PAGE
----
When one Uyghur is detained, the spouse is regarded as suspect and detained too, and children are given for adoption. To save the children, the spouse not yet detained quickly files for divorce.
by Marco Respinti
The ways of cultural genocides are subtle. Piles of corpses are not amassed along the roads. Cultural genocides pursue the slow annihilation of a nation by canceling its future. The Uyghurs are a case in point. Since the 2017 offensive that issued the ultimate challenge to them, the Chinese Communist Party (CCP) has devised several methods to achieve its genocidal goal against the Uyghurs. This has resulted in a massive deportation of innocent people to “re-education” camps, and has also targeted their children who remain at home. One of the most heinous tactics against Uyghur children is in fact to make them “artificial orphans.” Their parents are not dead. They are inmates in detention and labor camps. Children, unwillingly left alone by their parents, are then “forcibly separated from them and placed in childcare institutions, or orphanages, and boarding schools.” Dilxat Raxit, member of Executive Committee of the World Uyghur Congress serving as its spokesperson, brings this sad and serious situation to the attention of “Bitter Winter.”
It is, as he points out, “a serious humanitarian crisis.” In fact, he underlines, “a large amount of evidence shows that Uyghur children have been deeply affected by that campaign. Many of these artificial orphans have been transferred to adoption institutions outside East Turkestan,” which is the preferred name its non-Han inhabitants give to the region that the Chinese government calls Xinjiang Uyghur Autonomous Region (XUAR). In those facilities, “pressured by a precise cultural and educational strategy devised by the CCP, they are prevented from speaking and learning their mother tongue. It is an ideological re-education.”
There is worse. “Chinese authorities,” Raxit adds, “also perform a ‘family planning’ policy that aims at preventing the birth of future Uyghurs.” Officially, the demographic tyranny through which the Chinese regime has ruled the country for decades has been ended. The infamous and bloody “one-child policy” is now over. It has been substituted by a “two-children,” then a “three-children,” then a vague “more children” strategy to counter-act the heavy losses caused by the original “one-child policy” itself, and the subsequent demographic (and economic) crisis that hit the People’s Republic of China. But for targeted minorities, including Uyghurs and Tibetans, the strict control that the regime exerts on births is still dully performing its evil duty. As the CCP has showed in other cases, changes in names are not the same as changes in policies.
Yet, this tragedy affecting Uyghur children is now entering a third step. “According to the local sources, the divorce rate among Uyghurs is now incredibly high.” Raxit based his conclusions on testimonials on the ground whose security will be protected by anonymity. For sure, the growing rate of divorce among Uyghurs predates the latest wave of mass persecution. In modern times, this is of course caused by a number of reasons, but the progress of direct persecution largely accelerated it. While divorces follow a precise procedure resulting in official certificates, the CCP persecution of children in XUAR is a hidden cause of their high rate. “The main reason behind divorce is that, in the face of the ‘artificial orphans’ campaign, many Uyghur couples decide to protect their children from the start: no family, no orphans…”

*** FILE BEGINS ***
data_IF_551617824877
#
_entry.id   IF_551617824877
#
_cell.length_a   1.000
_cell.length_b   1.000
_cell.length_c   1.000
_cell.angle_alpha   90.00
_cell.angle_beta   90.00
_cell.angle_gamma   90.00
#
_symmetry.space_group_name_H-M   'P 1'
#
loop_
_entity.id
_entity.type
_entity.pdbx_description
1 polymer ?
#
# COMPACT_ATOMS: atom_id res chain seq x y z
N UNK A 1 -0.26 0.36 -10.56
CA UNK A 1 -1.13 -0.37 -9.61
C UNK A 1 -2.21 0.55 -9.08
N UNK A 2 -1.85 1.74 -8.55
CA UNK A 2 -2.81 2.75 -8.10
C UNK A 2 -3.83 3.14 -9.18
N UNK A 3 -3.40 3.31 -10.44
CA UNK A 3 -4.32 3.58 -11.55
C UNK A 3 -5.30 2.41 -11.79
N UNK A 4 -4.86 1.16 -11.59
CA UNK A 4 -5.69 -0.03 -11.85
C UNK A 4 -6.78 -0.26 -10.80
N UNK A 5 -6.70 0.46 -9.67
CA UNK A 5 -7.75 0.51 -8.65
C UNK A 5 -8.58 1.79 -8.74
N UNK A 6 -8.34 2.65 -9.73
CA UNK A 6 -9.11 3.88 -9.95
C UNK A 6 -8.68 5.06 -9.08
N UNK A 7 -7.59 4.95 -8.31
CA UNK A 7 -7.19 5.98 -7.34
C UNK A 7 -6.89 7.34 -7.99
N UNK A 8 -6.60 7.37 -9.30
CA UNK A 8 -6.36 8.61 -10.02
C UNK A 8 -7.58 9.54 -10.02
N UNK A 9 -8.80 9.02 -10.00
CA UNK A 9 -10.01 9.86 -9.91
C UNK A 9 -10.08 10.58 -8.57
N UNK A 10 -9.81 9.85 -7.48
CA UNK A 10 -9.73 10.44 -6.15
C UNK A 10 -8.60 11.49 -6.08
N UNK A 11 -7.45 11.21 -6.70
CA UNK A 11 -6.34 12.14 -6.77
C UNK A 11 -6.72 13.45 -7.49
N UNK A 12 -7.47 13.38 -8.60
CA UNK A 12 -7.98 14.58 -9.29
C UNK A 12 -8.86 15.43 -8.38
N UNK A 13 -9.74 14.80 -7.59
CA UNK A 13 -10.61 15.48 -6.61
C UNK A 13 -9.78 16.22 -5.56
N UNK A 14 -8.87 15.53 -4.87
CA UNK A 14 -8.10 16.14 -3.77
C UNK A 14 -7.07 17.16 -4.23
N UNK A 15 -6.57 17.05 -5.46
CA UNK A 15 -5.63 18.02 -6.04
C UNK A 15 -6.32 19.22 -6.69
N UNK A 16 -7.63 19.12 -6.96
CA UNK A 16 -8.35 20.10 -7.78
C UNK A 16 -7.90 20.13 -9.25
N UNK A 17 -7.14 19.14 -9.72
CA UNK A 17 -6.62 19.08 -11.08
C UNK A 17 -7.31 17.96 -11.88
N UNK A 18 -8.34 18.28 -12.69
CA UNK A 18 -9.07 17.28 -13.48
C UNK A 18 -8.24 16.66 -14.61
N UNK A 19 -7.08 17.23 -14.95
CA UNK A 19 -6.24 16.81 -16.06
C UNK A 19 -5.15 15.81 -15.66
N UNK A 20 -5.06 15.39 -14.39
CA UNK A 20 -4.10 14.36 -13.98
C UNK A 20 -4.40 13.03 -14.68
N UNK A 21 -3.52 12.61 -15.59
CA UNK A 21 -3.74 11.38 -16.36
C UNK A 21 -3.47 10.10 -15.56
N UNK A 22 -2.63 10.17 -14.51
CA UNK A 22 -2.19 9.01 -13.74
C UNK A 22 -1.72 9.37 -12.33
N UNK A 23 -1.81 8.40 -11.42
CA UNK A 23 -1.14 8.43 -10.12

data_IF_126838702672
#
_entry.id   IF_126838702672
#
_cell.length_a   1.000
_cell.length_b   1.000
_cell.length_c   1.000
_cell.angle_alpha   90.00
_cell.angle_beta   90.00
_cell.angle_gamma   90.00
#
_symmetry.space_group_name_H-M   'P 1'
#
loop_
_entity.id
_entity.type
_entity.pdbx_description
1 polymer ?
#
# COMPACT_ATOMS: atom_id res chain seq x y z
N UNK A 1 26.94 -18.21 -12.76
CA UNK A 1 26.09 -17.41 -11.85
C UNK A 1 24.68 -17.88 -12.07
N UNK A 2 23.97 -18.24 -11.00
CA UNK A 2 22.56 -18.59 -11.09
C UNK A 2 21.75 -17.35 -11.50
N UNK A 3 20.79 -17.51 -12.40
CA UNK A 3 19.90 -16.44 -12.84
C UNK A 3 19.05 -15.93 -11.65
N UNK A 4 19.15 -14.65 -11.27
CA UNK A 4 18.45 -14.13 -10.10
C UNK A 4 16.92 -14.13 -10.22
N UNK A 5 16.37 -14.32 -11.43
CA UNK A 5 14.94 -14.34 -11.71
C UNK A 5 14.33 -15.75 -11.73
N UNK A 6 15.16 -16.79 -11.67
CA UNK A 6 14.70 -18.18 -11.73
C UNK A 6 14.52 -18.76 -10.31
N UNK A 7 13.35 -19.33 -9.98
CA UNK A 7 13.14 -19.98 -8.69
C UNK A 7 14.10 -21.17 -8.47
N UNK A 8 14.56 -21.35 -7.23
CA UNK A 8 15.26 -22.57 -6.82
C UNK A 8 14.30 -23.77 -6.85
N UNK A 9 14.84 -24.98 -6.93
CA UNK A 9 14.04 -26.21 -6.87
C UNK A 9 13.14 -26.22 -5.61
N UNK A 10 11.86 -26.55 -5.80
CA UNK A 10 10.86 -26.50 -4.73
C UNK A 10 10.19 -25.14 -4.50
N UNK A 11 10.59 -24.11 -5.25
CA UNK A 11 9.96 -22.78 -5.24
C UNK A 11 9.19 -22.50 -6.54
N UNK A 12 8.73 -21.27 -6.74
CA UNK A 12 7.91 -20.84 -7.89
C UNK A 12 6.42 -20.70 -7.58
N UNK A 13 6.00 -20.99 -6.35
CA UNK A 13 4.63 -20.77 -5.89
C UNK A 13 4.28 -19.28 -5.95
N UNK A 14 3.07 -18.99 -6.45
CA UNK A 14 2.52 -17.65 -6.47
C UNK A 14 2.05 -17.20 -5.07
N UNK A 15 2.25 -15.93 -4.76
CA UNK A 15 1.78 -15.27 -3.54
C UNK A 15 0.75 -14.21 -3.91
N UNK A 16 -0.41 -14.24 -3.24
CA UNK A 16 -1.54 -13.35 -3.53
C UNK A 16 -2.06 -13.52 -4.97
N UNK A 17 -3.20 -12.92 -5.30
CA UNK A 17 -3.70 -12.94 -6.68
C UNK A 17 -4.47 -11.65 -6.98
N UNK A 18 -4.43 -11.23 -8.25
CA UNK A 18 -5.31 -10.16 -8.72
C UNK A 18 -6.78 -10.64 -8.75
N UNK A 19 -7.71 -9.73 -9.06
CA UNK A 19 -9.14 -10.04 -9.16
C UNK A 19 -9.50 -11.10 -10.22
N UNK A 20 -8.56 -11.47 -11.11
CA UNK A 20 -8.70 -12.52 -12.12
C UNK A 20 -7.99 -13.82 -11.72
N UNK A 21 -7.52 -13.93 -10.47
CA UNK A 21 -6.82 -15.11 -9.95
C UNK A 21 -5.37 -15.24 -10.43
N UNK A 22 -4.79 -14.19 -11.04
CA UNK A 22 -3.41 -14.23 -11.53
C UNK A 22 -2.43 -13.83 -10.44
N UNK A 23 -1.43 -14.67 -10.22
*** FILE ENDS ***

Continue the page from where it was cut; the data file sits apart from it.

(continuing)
In fact, the CCP performs “family persecution.” If a wife is investigated and/or detained, so is her husband, and vice versa, for suspected “complicity” or “covering up”—a variation of the “guilt by association” principle. “As a result,” Raxit comments, “many Uyghur families have been destroyed and their members relocated in three different places. The parents have been detained separately or left home to undergo ‘educational review,’ and their underaged children have been ‘adopted’ by official institutions to be resettled who knows where. But by divorcing, Uyghur couples may give their children a different fate. In fact, in case a mother or a father is detained, the other parent [who, once divorced, would not be arrested following the arrest of the spouse] may remain at home taking real care of them. It is a desperate last resort… Unfortunately, though, I am sure that Uyghur children will not at the end really escape persecution. The CCP will devise new methods…”
To save their own children, Uyghurs increasingly destroy their own families before the CCP does it. It is a sad paradox that once more shows the cruelty of the CCP policies. And of course, the divorce stratagem goes against the religious persuasion and the traditional customs of Uyghurs, who believe in strong and stable families. “The inheritance and development of Uyghur religious and traditional culture largely depend on family education,” Raxit adds. “Parenthood is a powerful force in shaping the children’s future faith. Therefore, Uyghurs have always held a very cautious attitude toward divorce. But the CCP’s policy of extreme genocide is destroying Uyghur families.”